The Tibetan Plateau in south-central Asia, because of its size, elevation and impact on climate, is one of the world's greatest geological oddities, researchers said.

At about 960,000 square miles it covers slightly more land area than Alaska, Texas and California combined, and its elevation is on the same scale as Mount Rainier in the Cascade Range of Washington state.

Because it rises so high into the atmosphere, it helps bring monsoons over India and other nations to the south while the plateau itself remains generally arid, researchers said.

For decades, geologists have debated when and how the plateau reached such lofty heights, some 14,000 feet above sea level, about half the elevation of the highest Himalayan peaks just south of the plateau.

But new research led by a University of Washington scientist appears to confirm an earlier improbable finding - at least one large area in southwest Tibet, the plateau's Zhada Basin, actually lost 3,000 to 5,000 feet of elevation sometime in the Pliocene epoch.

"This basin is really high right now but we think it was a kilometre or more higher just 3 million to 4 million years ago," said Katharine Huntington, a UW associate professor of Earth and space sciences and the lead author of a paper describing the research.

The researchers studied snail shells dating from millions of years ago and from a variety of aquatic environments.

The work confirms results of a previous study involving Co-authors Joel Saylor of the University of Houston and Jay Quade of the University of Arizona that examined the ratio of heavy isotope oxygen-18 to light isotope oxygen-16 in ancient snail shells from the Zhada Basin.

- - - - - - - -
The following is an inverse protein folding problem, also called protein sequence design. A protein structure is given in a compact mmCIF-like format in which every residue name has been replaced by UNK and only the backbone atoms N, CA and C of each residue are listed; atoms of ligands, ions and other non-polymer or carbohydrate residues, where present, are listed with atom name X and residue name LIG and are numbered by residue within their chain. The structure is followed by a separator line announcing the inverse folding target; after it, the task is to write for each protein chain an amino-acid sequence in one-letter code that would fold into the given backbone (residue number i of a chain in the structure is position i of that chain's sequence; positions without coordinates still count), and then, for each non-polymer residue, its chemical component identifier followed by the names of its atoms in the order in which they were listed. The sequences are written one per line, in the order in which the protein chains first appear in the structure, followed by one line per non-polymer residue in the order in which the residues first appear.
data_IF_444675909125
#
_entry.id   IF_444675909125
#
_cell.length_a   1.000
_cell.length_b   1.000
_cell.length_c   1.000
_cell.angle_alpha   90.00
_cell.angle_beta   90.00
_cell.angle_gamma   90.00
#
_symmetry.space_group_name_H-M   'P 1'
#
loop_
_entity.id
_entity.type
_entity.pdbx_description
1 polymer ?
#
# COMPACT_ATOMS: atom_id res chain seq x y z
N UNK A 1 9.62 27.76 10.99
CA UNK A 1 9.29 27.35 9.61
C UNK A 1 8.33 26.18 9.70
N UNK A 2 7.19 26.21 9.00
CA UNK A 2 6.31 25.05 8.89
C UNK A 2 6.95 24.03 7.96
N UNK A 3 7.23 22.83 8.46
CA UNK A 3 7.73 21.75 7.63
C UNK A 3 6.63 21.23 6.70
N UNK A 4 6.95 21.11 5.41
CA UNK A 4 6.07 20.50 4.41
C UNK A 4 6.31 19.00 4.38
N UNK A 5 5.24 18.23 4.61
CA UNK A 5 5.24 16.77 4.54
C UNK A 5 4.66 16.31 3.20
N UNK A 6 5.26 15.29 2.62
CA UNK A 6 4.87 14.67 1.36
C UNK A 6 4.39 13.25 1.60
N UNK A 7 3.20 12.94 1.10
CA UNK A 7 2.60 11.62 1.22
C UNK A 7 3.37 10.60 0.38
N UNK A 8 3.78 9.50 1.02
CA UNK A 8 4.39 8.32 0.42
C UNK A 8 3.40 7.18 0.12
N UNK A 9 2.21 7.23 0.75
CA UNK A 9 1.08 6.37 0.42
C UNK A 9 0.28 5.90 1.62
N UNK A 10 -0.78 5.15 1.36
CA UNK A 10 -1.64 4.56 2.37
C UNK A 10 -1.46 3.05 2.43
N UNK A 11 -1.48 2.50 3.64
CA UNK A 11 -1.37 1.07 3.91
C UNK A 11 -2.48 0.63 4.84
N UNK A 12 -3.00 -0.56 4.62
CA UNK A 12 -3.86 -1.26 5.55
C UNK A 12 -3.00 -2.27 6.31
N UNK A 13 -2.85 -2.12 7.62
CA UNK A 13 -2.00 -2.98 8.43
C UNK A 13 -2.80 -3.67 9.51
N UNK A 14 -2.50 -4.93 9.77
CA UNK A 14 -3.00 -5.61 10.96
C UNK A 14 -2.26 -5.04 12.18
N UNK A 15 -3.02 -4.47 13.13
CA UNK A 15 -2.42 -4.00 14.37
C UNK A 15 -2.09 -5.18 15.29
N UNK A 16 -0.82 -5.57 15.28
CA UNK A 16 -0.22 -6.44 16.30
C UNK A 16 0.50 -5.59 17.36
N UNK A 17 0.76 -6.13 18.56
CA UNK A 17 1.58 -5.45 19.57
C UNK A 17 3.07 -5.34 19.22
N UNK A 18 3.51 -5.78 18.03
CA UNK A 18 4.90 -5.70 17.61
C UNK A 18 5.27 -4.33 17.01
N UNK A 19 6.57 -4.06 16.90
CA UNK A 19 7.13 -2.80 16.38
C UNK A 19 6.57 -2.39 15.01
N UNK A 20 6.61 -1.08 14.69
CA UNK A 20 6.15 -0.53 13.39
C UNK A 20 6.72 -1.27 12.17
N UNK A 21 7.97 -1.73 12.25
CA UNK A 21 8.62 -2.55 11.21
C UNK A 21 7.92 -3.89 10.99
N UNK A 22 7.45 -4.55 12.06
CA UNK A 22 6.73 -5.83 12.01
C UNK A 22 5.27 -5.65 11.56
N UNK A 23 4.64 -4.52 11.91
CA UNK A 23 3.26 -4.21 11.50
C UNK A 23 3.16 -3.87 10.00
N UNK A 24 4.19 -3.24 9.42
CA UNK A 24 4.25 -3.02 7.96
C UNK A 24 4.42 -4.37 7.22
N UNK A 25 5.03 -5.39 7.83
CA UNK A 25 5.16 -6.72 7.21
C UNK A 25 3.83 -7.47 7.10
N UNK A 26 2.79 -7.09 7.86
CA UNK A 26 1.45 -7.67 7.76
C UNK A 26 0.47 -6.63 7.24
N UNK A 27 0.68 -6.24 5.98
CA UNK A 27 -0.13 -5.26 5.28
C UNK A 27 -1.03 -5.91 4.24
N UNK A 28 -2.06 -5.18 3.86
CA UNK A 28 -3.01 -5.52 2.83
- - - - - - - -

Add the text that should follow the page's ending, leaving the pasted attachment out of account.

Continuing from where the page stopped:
They found the ratios were very low, which suggested the basin had a higher elevation in the past.

They also collected modern shell and water samples from a variety of environments for comparison.

Just why the elevation decline happened is open to speculation. One possibility is that as faults in the region spread, the Zhada Basin lowered, Huntington said.

It is unknown yet whether other parts of the southern plateau also lowered at the same time, but if elevation loss was widespread it could be because of broader fault spreading.

It also is possible the crust thickened and forced large rock formations even deeper into the Earth, where they heated until they reached a consistency at which they could ooze out from beneath the crust, like toothpaste squeezed from the tube, researchers said.

The study appears in the journal Geological Society of America Bulletin.


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